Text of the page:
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Presidential library to be built in Jackson Park; North Carolina voting law overturned; and troops continue to fight in Iraq

By News

illustration by Sophie Lucido Johnson.

illustration by Sophie Lucido Johnson.

Presidential Library Slated to be Built in Jackson Park

President Barack Obama’s library and museum have long been slated to be constructed in his home city of Chicago, but the administration recently announced plans for its specific location. The Chicago Tribune reported on Wednesday that Jackson Park — located in Hyde Park, where the Obamas are from — will house the complex. The Obamas announced last year that the library would be built in Chicago’s South Side, but two parks were competing to take on the construction. Many South Side residents were deeply disappointed with the decision; Washington Park is in a neighborhood filled with vacant lots, and its residents hoped that a presidential library would bring more resources to the neglected area.

The cost of the project is estimated at $500 million and will require approximately 21 acres of land. The construction of a presidential library will become part of a long Chicago debate about park use. Friends of the Park, a local nonprofit organization, has battled bills and proposals that would allow anyone to build on Chicago’s parkland. To the organization’s dismay, Illinois lawmakers passed a bill in April, 2015 making it easier for the city to build in public parks.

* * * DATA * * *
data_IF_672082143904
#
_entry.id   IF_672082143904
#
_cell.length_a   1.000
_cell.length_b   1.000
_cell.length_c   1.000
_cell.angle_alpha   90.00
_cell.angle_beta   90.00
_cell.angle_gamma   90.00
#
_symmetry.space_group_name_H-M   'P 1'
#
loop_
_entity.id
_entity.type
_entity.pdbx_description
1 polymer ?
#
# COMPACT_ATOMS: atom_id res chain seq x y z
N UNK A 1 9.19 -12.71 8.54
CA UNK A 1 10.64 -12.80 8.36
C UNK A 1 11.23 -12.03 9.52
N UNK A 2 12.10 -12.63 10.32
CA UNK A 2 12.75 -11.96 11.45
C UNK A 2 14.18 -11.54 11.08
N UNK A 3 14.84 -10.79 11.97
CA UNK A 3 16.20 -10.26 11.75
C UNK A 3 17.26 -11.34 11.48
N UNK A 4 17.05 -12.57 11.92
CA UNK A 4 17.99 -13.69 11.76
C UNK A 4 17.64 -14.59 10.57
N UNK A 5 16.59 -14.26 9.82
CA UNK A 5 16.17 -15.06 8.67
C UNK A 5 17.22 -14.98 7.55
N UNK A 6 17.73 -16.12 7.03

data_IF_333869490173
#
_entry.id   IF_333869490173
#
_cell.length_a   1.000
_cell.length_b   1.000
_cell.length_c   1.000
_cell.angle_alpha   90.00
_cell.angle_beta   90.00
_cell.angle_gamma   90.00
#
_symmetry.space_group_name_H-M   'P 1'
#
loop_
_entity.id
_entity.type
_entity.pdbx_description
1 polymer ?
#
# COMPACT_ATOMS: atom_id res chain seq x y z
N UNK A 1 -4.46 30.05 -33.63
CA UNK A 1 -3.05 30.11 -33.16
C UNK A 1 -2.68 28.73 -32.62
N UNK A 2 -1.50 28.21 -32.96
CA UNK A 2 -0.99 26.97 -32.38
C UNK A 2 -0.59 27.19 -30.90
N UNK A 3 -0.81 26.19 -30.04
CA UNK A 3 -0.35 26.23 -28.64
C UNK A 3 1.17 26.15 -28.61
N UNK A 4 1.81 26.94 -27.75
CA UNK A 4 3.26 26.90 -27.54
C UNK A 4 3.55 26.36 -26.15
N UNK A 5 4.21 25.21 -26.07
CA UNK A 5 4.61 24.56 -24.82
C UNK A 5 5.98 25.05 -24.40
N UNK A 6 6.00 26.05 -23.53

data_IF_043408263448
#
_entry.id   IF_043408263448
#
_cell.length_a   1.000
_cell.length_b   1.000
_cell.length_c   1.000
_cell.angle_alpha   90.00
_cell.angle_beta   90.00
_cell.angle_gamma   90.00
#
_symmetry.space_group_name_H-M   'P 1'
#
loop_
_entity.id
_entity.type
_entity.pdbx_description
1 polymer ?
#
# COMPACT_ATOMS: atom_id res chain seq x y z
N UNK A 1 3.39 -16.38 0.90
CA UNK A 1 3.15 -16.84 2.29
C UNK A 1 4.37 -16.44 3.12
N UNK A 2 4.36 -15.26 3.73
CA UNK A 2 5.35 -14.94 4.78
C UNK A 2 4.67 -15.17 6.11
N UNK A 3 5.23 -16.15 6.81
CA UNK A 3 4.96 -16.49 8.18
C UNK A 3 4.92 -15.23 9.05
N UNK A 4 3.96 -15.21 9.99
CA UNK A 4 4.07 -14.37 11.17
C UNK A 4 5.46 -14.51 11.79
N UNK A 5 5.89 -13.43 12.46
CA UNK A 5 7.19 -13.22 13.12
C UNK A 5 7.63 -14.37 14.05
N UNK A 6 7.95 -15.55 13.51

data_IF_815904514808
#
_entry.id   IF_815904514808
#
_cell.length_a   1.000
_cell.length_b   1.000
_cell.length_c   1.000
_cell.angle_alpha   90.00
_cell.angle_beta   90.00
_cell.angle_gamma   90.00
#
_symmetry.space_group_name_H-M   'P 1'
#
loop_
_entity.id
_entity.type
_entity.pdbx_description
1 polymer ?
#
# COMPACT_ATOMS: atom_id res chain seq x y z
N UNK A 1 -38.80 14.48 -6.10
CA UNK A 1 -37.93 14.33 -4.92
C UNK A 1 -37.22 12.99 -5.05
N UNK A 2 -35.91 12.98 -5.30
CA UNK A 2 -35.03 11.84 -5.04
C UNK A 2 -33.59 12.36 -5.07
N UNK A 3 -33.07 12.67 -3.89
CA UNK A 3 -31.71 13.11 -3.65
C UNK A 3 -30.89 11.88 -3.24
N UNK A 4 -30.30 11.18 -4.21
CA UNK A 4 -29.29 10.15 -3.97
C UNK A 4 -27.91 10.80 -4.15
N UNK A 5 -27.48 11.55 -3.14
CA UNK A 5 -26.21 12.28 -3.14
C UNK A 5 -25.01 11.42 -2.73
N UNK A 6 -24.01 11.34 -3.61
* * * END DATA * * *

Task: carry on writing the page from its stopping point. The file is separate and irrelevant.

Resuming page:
North Carolina Voting Law Declared Unlawful

A North Carolina law that required a photo ID in order to vote was overturned by a federal appeals court this week. The law had been challenged by civil rights groups who said that it unfairly disenfranchised black and Hispanic voters. The decision, which was made unanimously by a three-judge panel, sided with the critics — including the Justice Department, the League of Women Voters, and North Carolina’s NAACP.

The law, which had been upheld by a federal judge in April, also stripped citizens of the right to same-day registration, and made it so that teenagers who were not 18 could not preregister, even if they would be 18 on election day. Republicans — who wrote and signed the bill into law — said that the law protected the state against fraud.


U.S. Troops Intensify Occupation in Iraq

There is no end in sight for the War in Iraq, as the Pentagon announced this week that it would be expanding — not drawing back on — its mission for U.S. troops in Iraq. This will be the first time in years that U.S. troops will deploy along with conventional Iraqi army units, according to Democracy Now. There have been rumblings of an imminent offensive against the city of Mosul, in an effort to diminish the power of ISIS. There are currently 4,600 soldiers in Iraq, and at least 3,000 military contractors. The new “Iraq Train and Equip Fund” will require $1.6 billion, which will need to be approved by Congress.

Sophie Lucido Johnson is the editorial advisor for F, and has written for The Guardian, VICE, Jezebel, The Nation, and others. She makes a ton of pie.
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